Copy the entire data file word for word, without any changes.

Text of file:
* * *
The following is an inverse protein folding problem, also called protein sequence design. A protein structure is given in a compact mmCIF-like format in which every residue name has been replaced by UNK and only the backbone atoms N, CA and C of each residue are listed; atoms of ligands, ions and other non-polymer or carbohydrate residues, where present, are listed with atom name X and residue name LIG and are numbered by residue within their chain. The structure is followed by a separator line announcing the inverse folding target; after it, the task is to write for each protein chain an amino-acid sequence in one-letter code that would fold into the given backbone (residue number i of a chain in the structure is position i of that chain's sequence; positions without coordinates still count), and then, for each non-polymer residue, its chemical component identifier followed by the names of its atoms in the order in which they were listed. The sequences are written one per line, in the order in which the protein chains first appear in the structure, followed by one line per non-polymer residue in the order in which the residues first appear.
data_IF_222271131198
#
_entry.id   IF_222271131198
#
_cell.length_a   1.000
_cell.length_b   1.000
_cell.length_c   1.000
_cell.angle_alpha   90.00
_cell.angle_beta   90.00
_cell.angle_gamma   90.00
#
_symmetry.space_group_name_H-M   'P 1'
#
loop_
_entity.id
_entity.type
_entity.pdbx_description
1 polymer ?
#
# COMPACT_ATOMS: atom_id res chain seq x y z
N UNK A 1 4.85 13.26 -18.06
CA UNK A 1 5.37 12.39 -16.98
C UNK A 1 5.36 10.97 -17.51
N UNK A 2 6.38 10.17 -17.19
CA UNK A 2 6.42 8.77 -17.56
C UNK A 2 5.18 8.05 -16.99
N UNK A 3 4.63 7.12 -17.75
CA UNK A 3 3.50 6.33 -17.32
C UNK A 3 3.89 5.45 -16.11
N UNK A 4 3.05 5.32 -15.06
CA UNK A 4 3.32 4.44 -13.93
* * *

The following is an inverse protein folding problem, also called protein sequence design. A protein structure is given in a compact mmCIF-like format in which every residue name has been replaced by UNK and only the backbone atoms N, CA and C of each residue are listed; atoms of ligands, ions and other non-polymer or carbohydrate residues, where present, are listed with atom name X and residue name LIG and are numbered by residue within their chain. The structure is followed by a separator line announcing the inverse folding target; after it, the task is to write for each protein chain an amino-acid sequence in one-letter code that would fold into the given backbone (residue number i of a chain in the structure is position i of that chain's sequence; positions without coordinates still count), and then, for each non-polymer residue, its chemical component identifier followed by the names of its atoms in the order in which they were listed. The sequences are written one per line, in the order in which the protein chains first appear in the structure, followed by one line per non-polymer residue in the order in which the residues first appear.
data_IF_222271131198
#
_entry.id   IF_222271131198
#
_cell.length_a   1.000
_cell.length_b   1.000
_cell.length_c   1.000
_cell.angle_alpha   90.00
_cell.angle_beta   90.00
_cell.angle_gamma   90.00
#
_symmetry.space_group_name_H-M   'P 1'
#
loop_
_entity.id
_entity.type
_entity.pdbx_description
1 polymer ?
#
# COMPACT_ATOMS: atom_id res chain seq x y z
N UNK A 1 4.85 13.26 -18.06
CA UNK A 1 5.37 12.39 -16.98
C UNK A 1 5.36 10.97 -17.51
N UNK A 2 6.38 10.17 -17.19
CA UNK A 2 6.42 8.77 -17.56
C UNK A 2 5.18 8.05 -16.99
N UNK A 3 4.63 7.12 -17.75
CA UNK A 3 3.50 6.33 -17.32
C UNK A 3 3.89 5.45 -16.11
N UNK A 4 3.05 5.32 -15.06
CA UNK A 4 3.32 4.44 -13.93